Thursday, August 10, 2006

While There Is Still Time

—Philip Larkin

Sexual intercourse began
In nineteen sixty-three
(Which was rather later for me)—
Between the end of the Chatterley ban
And the Beatles' first LP.

Up till then there'd only been
A sort of bargaining,
A wrangle for a ring,
A shame that started at sixteen
And spread to everything.

Then all at once the quarrel sank:
Everyone felt the same,
And every life became
A brilliant breaking of the bank,
A quite unlosable game.

So life was never better than
In nineteen sixty-three
(Though just too late for me)—
Between the end of the Chatterley ban
And the Beatles' first LP.


Well, that'll wake us up. Philip Larkin had a birthday yesterday; he would've been 84 years old.

—Philip Larkin

The mower stalled, twice; kneeling, I found
A hedgehog jammed up against the blades,
Killed. It had been in the long grass.

I had seen it before, and even fed it, once.
Now I had mauled its unobtrusive world
Unmendably. Burial was no help:

Next morning I got up and it did not.
The first day after a death, the new absence
Is always the same; we should be careful

Of each other, we should be kind
While there is still time.


Like a Rocket:

Irene Lipshin launched her new rattlechap, Shadowlines, last night. She gave an excellent reading, as did littlesnake broadside author Norma Kohout (Out the Train Window). I'm always impressed with the loving, supportive quality of Nor-Cal poets and fans; 'twas a dandy launch, indeed, with Red Fox Underground poets coming out of their dens in the foothills to applaud the success of one of their own.

If you weren't there, take heed: announcements included the upcoming deadline for Rattlesnake Review (next Tues., Aug. 15); Phil Weidman will be releasing his rattlechap, Fictional Character: The Ernie Poems on Sept. 13; Patricia A. Pashby will release a littlesnake broadside that same night; the new, improved website just may be ready for launch in September, too!

To me, August is a time of endings and beginnings. Most of my life has revolved around the school system; August, ending with the State Fair, has always been both an ending (vacation, the major heat) and a beginning (starting school and a new cycle of the year). Send me poems about beginnings/endings before next Tuesday, August 15, and I'll send you a free copy of Irene's book and Norma's broadside. (Or something else, if you'd rather...) Send 'em to or P.O. Box 1647, Orangevale, CA 95662. [In case you didn't notice, Larkin's poetry that I posted today all deals with beginnings and endings, too. :-) ]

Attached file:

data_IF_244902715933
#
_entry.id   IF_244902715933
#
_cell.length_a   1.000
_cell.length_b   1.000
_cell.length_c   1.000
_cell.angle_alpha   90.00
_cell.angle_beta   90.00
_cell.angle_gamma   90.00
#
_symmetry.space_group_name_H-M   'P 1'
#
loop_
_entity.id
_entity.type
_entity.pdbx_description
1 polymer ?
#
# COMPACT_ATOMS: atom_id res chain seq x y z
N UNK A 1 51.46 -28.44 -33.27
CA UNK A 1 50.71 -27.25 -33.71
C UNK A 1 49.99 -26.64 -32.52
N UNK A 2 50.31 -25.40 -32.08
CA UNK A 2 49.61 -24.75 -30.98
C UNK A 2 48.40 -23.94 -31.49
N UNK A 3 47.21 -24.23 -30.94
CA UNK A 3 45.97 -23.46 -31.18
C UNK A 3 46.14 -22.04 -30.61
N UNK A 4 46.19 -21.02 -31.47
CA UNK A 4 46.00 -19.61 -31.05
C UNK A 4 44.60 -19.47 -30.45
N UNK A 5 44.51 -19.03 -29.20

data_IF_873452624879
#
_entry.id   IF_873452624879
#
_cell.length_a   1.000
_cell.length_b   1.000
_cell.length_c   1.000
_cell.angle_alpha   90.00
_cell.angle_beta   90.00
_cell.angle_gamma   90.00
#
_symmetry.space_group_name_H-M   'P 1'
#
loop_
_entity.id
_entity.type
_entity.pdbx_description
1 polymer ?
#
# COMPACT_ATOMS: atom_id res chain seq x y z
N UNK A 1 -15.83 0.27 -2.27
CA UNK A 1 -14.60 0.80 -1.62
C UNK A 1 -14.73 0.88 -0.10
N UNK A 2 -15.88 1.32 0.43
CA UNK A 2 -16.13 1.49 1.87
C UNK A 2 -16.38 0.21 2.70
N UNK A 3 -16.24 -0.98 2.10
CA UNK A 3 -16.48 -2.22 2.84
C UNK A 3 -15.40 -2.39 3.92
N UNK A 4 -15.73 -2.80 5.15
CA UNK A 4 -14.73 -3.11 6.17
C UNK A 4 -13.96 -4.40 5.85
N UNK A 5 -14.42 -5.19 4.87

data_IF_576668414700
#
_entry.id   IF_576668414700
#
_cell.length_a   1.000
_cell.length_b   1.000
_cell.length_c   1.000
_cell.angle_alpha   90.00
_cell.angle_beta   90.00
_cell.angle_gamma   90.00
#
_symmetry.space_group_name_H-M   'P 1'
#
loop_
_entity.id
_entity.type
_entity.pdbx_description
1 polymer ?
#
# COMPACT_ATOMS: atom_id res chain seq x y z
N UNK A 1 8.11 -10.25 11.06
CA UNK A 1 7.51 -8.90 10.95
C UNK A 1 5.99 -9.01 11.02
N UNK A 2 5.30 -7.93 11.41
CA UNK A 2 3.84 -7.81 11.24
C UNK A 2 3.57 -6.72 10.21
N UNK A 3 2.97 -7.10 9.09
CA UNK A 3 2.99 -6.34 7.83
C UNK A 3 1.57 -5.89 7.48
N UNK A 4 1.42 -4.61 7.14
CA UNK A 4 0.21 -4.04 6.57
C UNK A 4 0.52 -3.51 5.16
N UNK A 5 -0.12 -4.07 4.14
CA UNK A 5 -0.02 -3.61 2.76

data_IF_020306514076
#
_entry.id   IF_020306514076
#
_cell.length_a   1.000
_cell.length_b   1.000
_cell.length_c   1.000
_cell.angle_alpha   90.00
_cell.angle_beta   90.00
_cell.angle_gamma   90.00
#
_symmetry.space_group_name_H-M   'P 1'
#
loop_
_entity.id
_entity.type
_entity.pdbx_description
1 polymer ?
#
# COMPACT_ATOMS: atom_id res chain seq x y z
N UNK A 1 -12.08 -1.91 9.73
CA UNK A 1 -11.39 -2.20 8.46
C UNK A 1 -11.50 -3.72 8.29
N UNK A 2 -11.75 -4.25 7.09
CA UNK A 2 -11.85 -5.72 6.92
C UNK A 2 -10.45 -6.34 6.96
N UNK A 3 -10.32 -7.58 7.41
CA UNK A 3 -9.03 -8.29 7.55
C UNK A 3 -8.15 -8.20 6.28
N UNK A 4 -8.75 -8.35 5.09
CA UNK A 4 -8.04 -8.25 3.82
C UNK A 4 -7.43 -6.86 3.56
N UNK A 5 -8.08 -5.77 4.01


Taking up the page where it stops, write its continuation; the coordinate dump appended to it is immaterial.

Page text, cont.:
Tonight's readings:

•••Thursday (8/10), 8 PM: Poetry Unplugged, TBA. Open mic before/after. Luna’s Café, 1414 16th St., Sac. Info: 916-441-3931 or Free.

•••Also Thurs. (8/10), 8-11 PM: Open Mic for comedians, singers, poets at Cobbler Inn, 3520 Stockton Blvd. (next to Colonial Theater), Sac. Hosted by Flo Real and Malikspeaks. All ages, $5. Info:

J-Lee Has Moved!

Well, his blog, anyway. Rattlechapper and Raconteur James Lee Jobe has moved his blog to Check it out for postings of poetry, etc.—and send him stuff, too! J-Lee-J will also be taking over the Davis reading series, The Other Voice, in the fall.

Check Out The Raven:

The Raven Chronicles, a lively literary magazine out of Seattle, is looking for submissions on the theme: Citizen, Subject, Slave. They say, What do these words mean to you? What do they mean in the US? In other cultures? In a global society? In a nation's history? The Raven accepts prose, poetry, essays, creative non-fiction, interviews and book reviews. Mail to: The Raven Chronicles, Richard Hugo House, 1634 Eleventh Ave., Seattle, WA 98122-2419. Other details: or Deadline is Nov. 30.


—Philip Larkin

In the field, two horses,
Two swans on the river,
While a wind blows over
A waste of thistles
Crowded like men;
And now again
My thoughts are children
With uneasy faces
That awake and rise
Beneath running skies
From buried places.

For the line of a swan
Diagonal on water
Is the cold of winter,
And each horse like a passion
Long since defeated
Lowers its head,
And oh, they invade
My cloaked-up mind
Till memory unlooses
Its brooch of faces—
Streams far behind.

Then the whole heath whistles
In the leaping wind,
And shrivelled men stand
Crowding like thistles
To one fruitless place;
Yet still the miracles
Exhume in each face
Strong silken seed,
That to the static
Gold winter sun throws back
Endless and cloudless pride.


—Philip Larkin

Most people know more as they get older:
I give all that the cold shoulder.

I spent my second quarter-century
Losing what I had at university

And refusing to take in what had happened since.
Now I know none of the names in the public prints,

And am starting to give offence by forgetting faces
And swearing I've never been in certain places.

It will be worth it, if in the end I manage
To blank out whatever is it that is doing the damage.

Then there will be nothing I know.
My mind will fold into itself, like fields, like snow.


—Medusa ("We should be kind, while there is still time...")

Medusa encourages poets of all ilk and ages to send their poetry and announcements of Northern California poetry events to for posting on this daily Snake blog. Rights remain with the poets. Previously-published poems are okay for Medusa’s Kitchen, as long as you own the rights. (Please cite publication.)